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Is Semtech (NASDAQ:SMTC) Using Too Much Debt?

Simply Wall St

The external fund manager backed by Berkshire Hathaway's Charlie Munger, Li Lu, makes no bones about it when he says 'The biggest investment risk is not the volatility of prices, but whether you will suffer a permanent loss of capital.' So it seems the smart money knows that debt - which is usually involved in bankruptcies - is a very important factor, when you assess how risky a company is. We note that Semtech Corporation (NASDAQ:SMTC) does have debt on its balance sheet. But is this debt a concern to shareholders?

Why Does Debt Bring Risk?

Debt assists a business until the business has trouble paying it off, either with new capital or with free cash flow. If things get really bad, the lenders can take control of the business. While that is not too common, we often do see indebted companies permanently diluting shareholders because lenders force them to raise capital at a distressed price. Having said that, the most common situation is where a company manages its debt reasonably well - and to its own advantage. The first step when considering a company's debt levels is to consider its cash and debt together.

View our latest analysis for Semtech

What Is Semtech's Debt?

You can click the graphic below for the historical numbers, but it shows that Semtech had US$206.6m of debt in April 2019, down from US$222.9m, one year before. However, it does have US$290.9m in cash offsetting this, leading to net cash of US$84.4m.

NasdaqGS:SMTC Historical Debt, August 29th 2019

How Healthy Is Semtech's Balance Sheet?

Zooming in on the latest balance sheet data, we can see that Semtech had liabilities of US$103.3m due within 12 months and liabilities of US$254.9m due beyond that. Offsetting these obligations, it had cash of US$290.9m as well as receivables valued at US$66.5m due within 12 months. So its total liabilities are just about perfectly matched by its shorter-term, liquid assets.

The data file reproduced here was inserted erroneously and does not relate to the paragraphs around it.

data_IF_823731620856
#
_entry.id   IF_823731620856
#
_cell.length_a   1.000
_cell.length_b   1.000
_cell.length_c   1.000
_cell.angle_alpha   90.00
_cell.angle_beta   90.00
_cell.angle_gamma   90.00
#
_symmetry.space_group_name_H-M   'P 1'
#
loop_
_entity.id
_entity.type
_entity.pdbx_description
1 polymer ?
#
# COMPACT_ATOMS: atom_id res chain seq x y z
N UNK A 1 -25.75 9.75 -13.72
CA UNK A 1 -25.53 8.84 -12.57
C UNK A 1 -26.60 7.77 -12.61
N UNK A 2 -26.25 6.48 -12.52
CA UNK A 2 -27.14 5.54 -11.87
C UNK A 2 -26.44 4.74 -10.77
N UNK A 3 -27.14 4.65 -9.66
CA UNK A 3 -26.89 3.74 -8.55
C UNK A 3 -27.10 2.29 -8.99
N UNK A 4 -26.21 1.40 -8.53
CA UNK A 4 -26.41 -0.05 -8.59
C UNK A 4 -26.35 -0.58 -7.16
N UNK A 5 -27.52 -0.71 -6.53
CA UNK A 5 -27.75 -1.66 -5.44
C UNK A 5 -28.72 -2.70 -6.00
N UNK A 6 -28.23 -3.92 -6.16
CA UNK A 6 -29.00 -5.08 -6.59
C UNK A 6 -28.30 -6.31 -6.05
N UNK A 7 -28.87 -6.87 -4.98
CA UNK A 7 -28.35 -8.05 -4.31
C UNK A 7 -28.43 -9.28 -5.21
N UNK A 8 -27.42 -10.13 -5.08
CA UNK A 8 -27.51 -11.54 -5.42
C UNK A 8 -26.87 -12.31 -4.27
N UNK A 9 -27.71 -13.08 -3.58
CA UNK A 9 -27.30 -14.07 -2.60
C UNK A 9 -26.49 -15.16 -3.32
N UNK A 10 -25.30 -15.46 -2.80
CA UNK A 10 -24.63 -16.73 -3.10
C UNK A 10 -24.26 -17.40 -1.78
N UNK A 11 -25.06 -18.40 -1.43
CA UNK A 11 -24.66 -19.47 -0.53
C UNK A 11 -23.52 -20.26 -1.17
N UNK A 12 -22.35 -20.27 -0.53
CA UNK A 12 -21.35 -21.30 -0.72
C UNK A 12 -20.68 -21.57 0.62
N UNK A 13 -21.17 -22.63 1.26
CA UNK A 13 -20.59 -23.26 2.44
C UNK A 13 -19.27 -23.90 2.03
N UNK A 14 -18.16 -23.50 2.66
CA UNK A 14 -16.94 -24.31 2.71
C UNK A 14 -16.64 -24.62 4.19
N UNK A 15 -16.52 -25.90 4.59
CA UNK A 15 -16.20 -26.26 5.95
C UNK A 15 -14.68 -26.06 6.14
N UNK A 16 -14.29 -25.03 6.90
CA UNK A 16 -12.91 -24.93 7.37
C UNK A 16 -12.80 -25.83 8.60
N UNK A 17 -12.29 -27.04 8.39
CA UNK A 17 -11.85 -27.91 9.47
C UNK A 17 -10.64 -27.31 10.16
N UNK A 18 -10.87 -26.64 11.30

This state of affairs indicates that Semtech's balance sheet looks quite solid, as its total liabilities are just about equal to its liquid assets. So it's very unlikely that the US$2.86b company is short on cash, but still worth keeping an eye on the balance sheet. Despite its noteworthy liabilities, Semtech boasts net cash, so it's fair to say it does not have a heavy debt load!

In addition to that, we're happy to report that Semtech has boosted its EBIT by 61%, thus reducing the spectre of future debt repayments. There's no doubt that we learn most about debt from the balance sheet. But it is future earnings, more than anything, that will determine Semtech's ability to maintain a healthy balance sheet going forward. So if you want to see what the professionals think, you might find this free report on analyst profit forecasts to be interesting.

But our final consideration is also important, because a company cannot pay debt with paper profits; it needs cold hard cash. While Semtech has net cash on its balance sheet, it's still worth taking a look at its ability to convert earnings before interest and tax (EBIT) to free cash flow, to help us understand how quickly it is building (or eroding) that cash balance. Happily for any shareholders, Semtech actually produced more free cash flow than EBIT over the last three years. That sort of strong cash generation warms our hearts like a puppy in a bumblebee suit.

Summing up

We could understand if investors are concerned about Semtech's liabilities, but we can be reassured by the fact it has has net cash of US$84m. And it impressed us with free cash flow of US$128m, being 137% of its EBIT. So we don't think Semtech's use of debt is risky. We'd be very excited to see if Semtech insiders have been snapping up shares. If you are too, then click on this link right now to take a (free) peek at our list of reported insider transactions.

When all is said and done, sometimes its easier to focus on companies that don't even need debt. Readers can access a list of growth stocks with zero net debt 100% free, right now.

We aim to bring you long-term focused research analysis driven by fundamental data. Note that our analysis may not factor in the latest price-sensitive company announcements or qualitative material.

If you spot an error that warrants correction, please contact the editor at editorial-team@simplywallst.com. This article by Simply Wall St is general in nature. It does not constitute a recommendation to buy or sell any stock, and does not take account of your objectives, or your financial situation. Simply Wall St has no position in the stocks mentioned. Thank you for reading.